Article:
Fang Zhao ignored the question. He put down his glass and stared at Fang Sheng. "You think this is over?"
Fang Sheng was going to make fun of Fang Zhao for being stuck with the virtual idol project at Silver Wing. Instead, he was caught off guard by Fang Zhao’s response. "What do you mean?"
"Just wait and see."
Wait for what?
What did Fang Zhao have up his sleeve?
Could Fang Zhao have held back other songs?
"What do you mean, Fang Zhao? Be straight with me."
Fang Zhao hung up, shunning the panicked Fang Sheng.
He walked to the corner where he composed and pulled open the drawer where the original owner of his body kept his diary. He added the medal he'd received today at graduation from Yanzhou Music Association for his fifth-place finish in the new talent contest.
Even though Fang Zhao arranged the song, his body’s original owner was the composer. He deserved the credit.
"I’ll take care of the rest."
Now that he had graduated, Fang Zhao didn’t need to go to campus anymore. It was also summer break, and the next virtual idol course didn’t start until September. It was only early July. That was more than a month away.
Fang Zhao had to draft a project proposal in the next month; otherwise, he would be too busy to sit in on the virtual idol class come the new semester.
Recruiting a team could wait. First, Fang Zhao had to decide on the look of his virtual idol.
Fang Zhao understood everything Chu Guang had said, but he was an old relic parachuted into the present time, after all. He was still absorbing.
Why not retain the core of past virtual idols and repackage it?
Virtual idols had an edge in that they didn’t have to be human. There was a huge market for the fairies and demons that ruled the Reg Era and furry, cute pet animals. Some of the classics lasted several generations. Different styles catered to different demographics.
How do you cater to the market?
But the market was a mystery. No one had an absolute answer.
Fang Zhao was still struggling the next day.
When he was having breakfast in the morning, Fang Zhao noticed the paper notebook sticking out of his briefcase. He used it to take notes when he was doing research in his office. Eventually, there had been too much information to jot down, so he'd started scanning pages with his bracelet instead.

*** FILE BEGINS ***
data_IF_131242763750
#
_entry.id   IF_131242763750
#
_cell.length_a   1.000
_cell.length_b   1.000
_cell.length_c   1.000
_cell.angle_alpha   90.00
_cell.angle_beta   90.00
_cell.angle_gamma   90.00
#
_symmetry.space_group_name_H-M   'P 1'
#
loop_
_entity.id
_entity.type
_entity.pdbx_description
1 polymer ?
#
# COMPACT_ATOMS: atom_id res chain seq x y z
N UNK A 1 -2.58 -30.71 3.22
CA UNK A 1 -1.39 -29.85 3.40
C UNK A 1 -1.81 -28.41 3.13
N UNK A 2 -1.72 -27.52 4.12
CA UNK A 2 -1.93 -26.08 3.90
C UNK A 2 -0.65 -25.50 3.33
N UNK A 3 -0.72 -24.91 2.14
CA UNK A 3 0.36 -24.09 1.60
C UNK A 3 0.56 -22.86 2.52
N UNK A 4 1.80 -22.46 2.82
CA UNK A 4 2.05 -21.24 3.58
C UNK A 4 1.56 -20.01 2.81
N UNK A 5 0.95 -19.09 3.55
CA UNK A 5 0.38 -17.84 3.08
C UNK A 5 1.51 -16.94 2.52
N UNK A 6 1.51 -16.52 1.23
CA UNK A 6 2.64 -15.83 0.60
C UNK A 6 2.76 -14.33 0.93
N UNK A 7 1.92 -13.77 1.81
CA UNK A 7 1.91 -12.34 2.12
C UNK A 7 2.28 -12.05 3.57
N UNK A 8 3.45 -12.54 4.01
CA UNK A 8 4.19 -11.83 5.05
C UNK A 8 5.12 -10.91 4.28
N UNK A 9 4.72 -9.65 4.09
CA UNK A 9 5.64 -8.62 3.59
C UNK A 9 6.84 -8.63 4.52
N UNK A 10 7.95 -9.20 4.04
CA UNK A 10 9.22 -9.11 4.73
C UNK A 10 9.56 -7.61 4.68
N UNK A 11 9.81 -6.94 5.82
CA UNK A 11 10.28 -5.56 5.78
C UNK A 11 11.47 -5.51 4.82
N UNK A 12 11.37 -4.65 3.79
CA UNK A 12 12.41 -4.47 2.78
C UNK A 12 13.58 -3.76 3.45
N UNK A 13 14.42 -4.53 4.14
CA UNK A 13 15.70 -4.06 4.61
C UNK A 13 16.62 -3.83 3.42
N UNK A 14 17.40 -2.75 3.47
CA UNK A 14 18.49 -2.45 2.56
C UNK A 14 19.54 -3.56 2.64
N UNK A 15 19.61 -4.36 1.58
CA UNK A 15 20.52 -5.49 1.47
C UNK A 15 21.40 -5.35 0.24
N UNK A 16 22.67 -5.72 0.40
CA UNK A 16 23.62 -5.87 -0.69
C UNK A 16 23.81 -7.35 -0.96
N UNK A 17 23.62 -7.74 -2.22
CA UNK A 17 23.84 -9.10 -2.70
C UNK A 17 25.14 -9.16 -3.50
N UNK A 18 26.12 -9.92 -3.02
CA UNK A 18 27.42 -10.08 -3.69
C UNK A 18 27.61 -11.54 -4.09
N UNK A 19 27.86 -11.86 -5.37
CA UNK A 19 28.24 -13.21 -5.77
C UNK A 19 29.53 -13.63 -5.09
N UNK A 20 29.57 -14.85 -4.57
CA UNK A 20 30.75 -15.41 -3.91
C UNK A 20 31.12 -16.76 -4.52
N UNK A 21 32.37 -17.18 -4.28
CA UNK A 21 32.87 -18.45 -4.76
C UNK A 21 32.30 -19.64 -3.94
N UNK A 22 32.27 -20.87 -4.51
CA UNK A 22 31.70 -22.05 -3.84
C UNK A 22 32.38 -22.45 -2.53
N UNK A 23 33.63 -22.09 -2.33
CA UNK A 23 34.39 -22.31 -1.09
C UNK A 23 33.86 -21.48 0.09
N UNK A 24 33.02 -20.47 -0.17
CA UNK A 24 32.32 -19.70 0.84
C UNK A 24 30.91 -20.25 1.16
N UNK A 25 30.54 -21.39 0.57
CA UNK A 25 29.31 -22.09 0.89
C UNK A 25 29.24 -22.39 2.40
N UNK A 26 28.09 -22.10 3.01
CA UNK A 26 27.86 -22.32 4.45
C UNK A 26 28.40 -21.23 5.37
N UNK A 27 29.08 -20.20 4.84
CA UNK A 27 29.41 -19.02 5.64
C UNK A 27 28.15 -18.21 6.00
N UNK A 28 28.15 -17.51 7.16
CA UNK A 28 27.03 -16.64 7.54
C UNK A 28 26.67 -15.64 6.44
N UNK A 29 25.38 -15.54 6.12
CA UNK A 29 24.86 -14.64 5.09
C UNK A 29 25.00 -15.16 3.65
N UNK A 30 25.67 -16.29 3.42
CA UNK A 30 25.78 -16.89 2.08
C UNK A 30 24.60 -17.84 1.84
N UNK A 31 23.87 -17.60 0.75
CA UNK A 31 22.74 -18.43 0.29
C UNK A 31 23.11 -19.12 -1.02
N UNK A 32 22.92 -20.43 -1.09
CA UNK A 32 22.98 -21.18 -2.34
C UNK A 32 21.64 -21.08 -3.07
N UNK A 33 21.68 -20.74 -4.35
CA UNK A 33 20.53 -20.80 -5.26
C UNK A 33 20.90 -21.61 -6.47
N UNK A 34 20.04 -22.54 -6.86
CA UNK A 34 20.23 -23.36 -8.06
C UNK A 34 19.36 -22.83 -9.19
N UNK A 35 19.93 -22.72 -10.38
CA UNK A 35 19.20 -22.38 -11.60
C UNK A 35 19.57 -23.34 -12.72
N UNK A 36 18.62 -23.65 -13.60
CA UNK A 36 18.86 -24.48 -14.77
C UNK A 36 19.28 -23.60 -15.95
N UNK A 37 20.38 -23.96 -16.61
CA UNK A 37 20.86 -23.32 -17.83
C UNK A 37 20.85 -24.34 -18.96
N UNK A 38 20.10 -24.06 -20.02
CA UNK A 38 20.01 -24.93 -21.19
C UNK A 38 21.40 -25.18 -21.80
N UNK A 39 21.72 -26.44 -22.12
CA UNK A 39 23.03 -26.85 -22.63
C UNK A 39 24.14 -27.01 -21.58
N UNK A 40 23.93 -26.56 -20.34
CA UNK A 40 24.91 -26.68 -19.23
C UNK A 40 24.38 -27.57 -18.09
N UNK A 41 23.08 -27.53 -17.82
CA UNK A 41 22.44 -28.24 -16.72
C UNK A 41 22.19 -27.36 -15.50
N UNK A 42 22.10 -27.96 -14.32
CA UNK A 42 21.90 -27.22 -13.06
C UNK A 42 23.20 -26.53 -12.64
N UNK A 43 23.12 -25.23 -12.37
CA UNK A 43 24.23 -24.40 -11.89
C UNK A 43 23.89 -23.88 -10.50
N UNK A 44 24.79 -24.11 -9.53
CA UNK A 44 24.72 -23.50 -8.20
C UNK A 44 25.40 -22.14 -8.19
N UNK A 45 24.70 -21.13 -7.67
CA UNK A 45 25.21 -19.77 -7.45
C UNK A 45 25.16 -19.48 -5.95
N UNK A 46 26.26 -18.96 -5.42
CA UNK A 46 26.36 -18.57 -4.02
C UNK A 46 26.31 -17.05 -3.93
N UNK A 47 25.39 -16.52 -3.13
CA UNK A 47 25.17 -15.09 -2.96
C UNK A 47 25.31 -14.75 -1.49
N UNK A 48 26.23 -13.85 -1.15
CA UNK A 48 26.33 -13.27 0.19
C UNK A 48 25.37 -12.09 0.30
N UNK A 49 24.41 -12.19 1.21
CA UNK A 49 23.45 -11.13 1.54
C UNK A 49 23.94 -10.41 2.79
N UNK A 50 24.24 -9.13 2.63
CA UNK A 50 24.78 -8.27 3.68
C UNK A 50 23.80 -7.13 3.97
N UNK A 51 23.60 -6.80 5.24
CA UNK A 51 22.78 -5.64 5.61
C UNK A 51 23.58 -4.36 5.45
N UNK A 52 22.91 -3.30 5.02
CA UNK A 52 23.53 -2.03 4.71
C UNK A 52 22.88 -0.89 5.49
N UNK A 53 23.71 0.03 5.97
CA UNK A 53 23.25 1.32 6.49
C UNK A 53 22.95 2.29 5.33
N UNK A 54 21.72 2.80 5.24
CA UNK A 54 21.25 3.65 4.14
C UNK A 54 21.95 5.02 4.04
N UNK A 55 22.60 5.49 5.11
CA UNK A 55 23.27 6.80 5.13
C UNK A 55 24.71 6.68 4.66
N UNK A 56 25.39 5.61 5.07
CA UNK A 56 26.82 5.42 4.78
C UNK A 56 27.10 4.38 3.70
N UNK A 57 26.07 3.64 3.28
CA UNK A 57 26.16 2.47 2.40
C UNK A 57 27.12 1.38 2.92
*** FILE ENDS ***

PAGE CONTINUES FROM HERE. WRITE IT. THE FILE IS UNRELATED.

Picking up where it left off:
But among the few lines in the notebook was a quote that stuck with him. Something the father of virtual idols, Reg Smith, had said: "I worship only what I create."
Composing was a form of creativity.
Even an artist trapped in a cage was free at heart.
"I worship only what I create."
Fang Zhao repeated the quote again in a low voice and laughed. He opened the notebook and started drawing with a pen.
No one knew that the core of this body had endured the end of days. Fang Zhao couldn’t shed his experiences from his soul.
Instead of second-guessing all the time, why not give yourself free rein?
Time passed and light started seeping through the windows. The noon sun was about to arrive.
Dressed in a wife-beater and baggy boxers, Yue Qing dragged a chair to his storefront for his daily tan. He was surprised that Fang Zhao hadn’t showed up yet.
"Did the kid head out?" Ai Wan stopped by to ask.
"I dunno. Didn’t see him this morning." Yue Qing scanned Fang Zhao’s window, which was open.
"He hasn’t left. The kid’s still in," Yue Qing confirmed.
"That’s odd. Very unusual." Ai Wan shook his head. Out of occupational habit, he had studied Fang Zhao for days. There was something off about him. He was a bit guarded. Maybe all artists were like that.
Inside the apartment, Curly Hair had just finished his breakfast and was resting quietly. Its droopy ears occasionally shifted in sync with the hustle and bustle outside.
The noon sunlight and the noise didn’t affect Fang Zhao’s concentration at all.